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I have a conceptual question. My understanding is, that Random Forest can be applied even when features are (highly) correlated. This is because with bagging, the influence of few highly correlated features is moderated, since each feature only occurs in some of the trees which are finally used to build the overall model.

My question: With boosting, usually even smaller trees (basically "stunps") are used. Is it a problem to have many (highly) correlated features in a bagging approach?

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Actually, your understanding of a random forest is not 100 percent correct. Variables are sampled per split, not by tree. So every tree has access to all variables.

In general, tree based models are not too strongly affected by highly correlated features. There are no numeric stability issues as with least squares. You can easily add a variable twice without numeric problem. Note however that most interpretability tools like split importance or partial dependence plots are affected by multicollinearity. So be careful with them in such cases.

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    $\begingroup$ OKay, thanks. But with bagging, there is some kind of ensamble learning going on. My understanding is that bagging kind of does the trick when it comes to highly correlated independent variables... $\endgroup$ – Peter Mar 29 at 19:05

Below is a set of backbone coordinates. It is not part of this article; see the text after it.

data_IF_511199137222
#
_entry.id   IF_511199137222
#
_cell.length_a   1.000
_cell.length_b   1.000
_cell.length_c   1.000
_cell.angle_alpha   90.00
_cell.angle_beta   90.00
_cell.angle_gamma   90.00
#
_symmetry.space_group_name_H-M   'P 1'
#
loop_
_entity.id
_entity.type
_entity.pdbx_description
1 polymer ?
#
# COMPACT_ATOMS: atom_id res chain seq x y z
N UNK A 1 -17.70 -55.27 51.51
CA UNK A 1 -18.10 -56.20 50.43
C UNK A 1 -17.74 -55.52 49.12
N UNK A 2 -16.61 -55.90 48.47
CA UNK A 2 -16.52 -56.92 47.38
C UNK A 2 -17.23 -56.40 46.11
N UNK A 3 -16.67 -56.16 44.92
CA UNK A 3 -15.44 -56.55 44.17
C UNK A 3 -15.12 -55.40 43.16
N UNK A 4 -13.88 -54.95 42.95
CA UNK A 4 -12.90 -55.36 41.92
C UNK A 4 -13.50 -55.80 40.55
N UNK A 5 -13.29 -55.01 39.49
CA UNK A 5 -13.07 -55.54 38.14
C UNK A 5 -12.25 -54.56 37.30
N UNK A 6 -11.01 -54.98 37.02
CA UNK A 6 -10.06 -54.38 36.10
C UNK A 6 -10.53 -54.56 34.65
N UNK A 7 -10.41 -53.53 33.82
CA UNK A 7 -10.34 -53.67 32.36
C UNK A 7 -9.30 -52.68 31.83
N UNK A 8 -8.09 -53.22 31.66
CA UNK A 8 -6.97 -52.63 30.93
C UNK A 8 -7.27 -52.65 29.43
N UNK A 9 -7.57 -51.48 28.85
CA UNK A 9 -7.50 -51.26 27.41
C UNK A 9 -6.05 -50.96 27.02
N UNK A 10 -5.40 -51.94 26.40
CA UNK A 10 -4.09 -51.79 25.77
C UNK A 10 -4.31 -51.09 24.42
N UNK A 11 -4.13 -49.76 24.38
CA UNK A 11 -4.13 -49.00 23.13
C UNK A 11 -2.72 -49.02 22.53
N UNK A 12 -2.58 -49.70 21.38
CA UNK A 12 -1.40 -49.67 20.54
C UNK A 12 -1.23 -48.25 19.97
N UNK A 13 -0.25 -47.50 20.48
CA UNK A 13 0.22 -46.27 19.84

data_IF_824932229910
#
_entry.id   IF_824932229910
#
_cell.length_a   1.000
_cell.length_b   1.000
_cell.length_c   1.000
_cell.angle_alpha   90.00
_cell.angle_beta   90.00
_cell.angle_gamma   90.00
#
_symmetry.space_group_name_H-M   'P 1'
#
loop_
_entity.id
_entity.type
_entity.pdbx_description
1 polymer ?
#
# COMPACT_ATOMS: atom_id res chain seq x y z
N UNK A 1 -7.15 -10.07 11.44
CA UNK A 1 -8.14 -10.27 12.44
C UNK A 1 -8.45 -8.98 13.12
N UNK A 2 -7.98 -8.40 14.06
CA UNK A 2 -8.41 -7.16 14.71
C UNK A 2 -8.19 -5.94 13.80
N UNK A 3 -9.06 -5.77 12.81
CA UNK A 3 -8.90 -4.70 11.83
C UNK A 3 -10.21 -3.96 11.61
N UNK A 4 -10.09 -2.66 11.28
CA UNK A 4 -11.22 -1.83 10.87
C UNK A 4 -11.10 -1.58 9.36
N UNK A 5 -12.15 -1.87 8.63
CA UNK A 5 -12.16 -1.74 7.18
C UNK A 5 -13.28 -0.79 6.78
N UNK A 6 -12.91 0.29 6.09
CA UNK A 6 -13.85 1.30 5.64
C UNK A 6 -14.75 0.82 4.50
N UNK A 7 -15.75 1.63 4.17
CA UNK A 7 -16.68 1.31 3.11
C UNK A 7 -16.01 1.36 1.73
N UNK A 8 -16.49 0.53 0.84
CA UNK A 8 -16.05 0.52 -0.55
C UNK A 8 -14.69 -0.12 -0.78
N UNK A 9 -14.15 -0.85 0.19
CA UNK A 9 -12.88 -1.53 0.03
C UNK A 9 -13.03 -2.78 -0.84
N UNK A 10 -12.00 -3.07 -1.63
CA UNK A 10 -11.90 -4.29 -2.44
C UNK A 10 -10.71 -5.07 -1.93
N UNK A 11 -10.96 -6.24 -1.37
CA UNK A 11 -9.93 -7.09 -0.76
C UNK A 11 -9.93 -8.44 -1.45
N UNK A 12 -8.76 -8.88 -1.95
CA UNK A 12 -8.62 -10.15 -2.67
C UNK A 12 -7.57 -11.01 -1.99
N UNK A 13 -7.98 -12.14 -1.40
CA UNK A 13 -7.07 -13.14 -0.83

• $\begingroup$ Bagging is about rows, not about columns. So if you e.g. bag a linear regression and there are two identical columns, every model will have collinearity issue. $\endgroup$ – Michael M Mar 29 at 21:40
  • $\begingroup$ I understood that the max_features parameter in sklearn RF refers to the number of column sampled per tree split. How does this affect the model when having high correlated features? $\endgroup$ – Carlos Mougan Apr 1 at 17:22

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